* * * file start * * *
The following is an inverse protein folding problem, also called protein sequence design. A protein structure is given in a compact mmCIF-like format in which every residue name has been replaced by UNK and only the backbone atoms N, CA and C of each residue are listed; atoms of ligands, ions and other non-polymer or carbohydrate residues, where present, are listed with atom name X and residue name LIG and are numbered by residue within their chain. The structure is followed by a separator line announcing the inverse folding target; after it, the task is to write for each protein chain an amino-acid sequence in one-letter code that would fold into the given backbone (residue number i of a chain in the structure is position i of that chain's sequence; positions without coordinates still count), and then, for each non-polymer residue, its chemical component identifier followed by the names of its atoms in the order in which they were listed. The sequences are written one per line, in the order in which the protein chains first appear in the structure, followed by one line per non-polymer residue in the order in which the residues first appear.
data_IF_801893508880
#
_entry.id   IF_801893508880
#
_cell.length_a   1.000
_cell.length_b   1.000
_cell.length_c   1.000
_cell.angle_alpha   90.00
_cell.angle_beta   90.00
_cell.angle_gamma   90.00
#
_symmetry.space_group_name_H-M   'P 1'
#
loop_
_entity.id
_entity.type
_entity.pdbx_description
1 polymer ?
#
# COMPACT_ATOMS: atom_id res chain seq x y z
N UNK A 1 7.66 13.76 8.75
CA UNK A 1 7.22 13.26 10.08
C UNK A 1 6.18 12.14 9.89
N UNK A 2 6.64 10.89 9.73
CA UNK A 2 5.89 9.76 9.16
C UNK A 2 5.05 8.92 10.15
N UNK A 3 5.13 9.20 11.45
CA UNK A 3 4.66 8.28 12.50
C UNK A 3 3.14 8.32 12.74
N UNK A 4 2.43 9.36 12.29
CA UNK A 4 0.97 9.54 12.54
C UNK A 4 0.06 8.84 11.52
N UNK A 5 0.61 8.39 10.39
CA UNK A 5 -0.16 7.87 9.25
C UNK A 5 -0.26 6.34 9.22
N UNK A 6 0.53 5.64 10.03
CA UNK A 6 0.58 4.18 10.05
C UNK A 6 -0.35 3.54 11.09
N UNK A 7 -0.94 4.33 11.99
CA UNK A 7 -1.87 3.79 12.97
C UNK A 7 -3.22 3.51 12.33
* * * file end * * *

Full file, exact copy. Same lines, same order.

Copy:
The following is an inverse protein folding problem, also called protein sequence design. A protein structure is given in a compact mmCIF-like format in which every residue name has been replaced by UNK and only the backbone atoms N, CA and C of each residue are listed; atoms of ligands, ions and other non-polymer or carbohydrate residues, where present, are listed with atom name X and residue name LIG and are numbered by residue within their chain. The structure is followed by a separator line announcing the inverse folding target; after it, the task is to write for each protein chain an amino-acid sequence in one-letter code that would fold into the given backbone (residue number i of a chain in the structure is position i of that chain's sequence; positions without coordinates still count), and then, for each non-polymer residue, its chemical component identifier followed by the names of its atoms in the order in which they were listed. The sequences are written one per line, in the order in which the protein chains first appear in the structure, followed by one line per non-polymer residue in the order in which the residues first appear.
data_IF_801893508880
#
_entry.id   IF_801893508880
#
_cell.length_a   1.000
_cell.length_b   1.000
_cell.length_c   1.000
_cell.angle_alpha   90.00
_cell.angle_beta   90.00
_cell.angle_gamma   90.00
#
_symmetry.space_group_name_H-M   'P 1'
#
loop_
_entity.id
_entity.type
_entity.pdbx_description
1 polymer ?
#
# COMPACT_ATOMS: atom_id res chain seq x y z
N UNK A 1 7.66 13.76 8.75
CA UNK A 1 7.22 13.26 10.08
C UNK A 1 6.18 12.14 9.89
N UNK A 2 6.64 10.89 9.73
CA UNK A 2 5.89 9.76 9.16
C UNK A 2 5.05 8.92 10.15
N UNK A 3 5.13 9.20 11.45
CA UNK A 3 4.66 8.28 12.50
C UNK A 3 3.14 8.32 12.74
N UNK A 4 2.43 9.36 12.29
CA UNK A 4 0.97 9.54 12.54
C UNK A 4 0.06 8.84 11.52
N UNK A 5 0.61 8.39 10.39
CA UNK A 5 -0.16 7.87 9.25
C UNK A 5 -0.26 6.34 9.22
N UNK A 6 0.53 5.64 10.03
CA UNK A 6 0.58 4.18 10.05
C UNK A 6 -0.35 3.54 11.09
N UNK A 7 -0.94 4.33 11.99
CA UNK A 7 -1.87 3.79 12.97
C UNK A 7 -3.22 3.51 12.33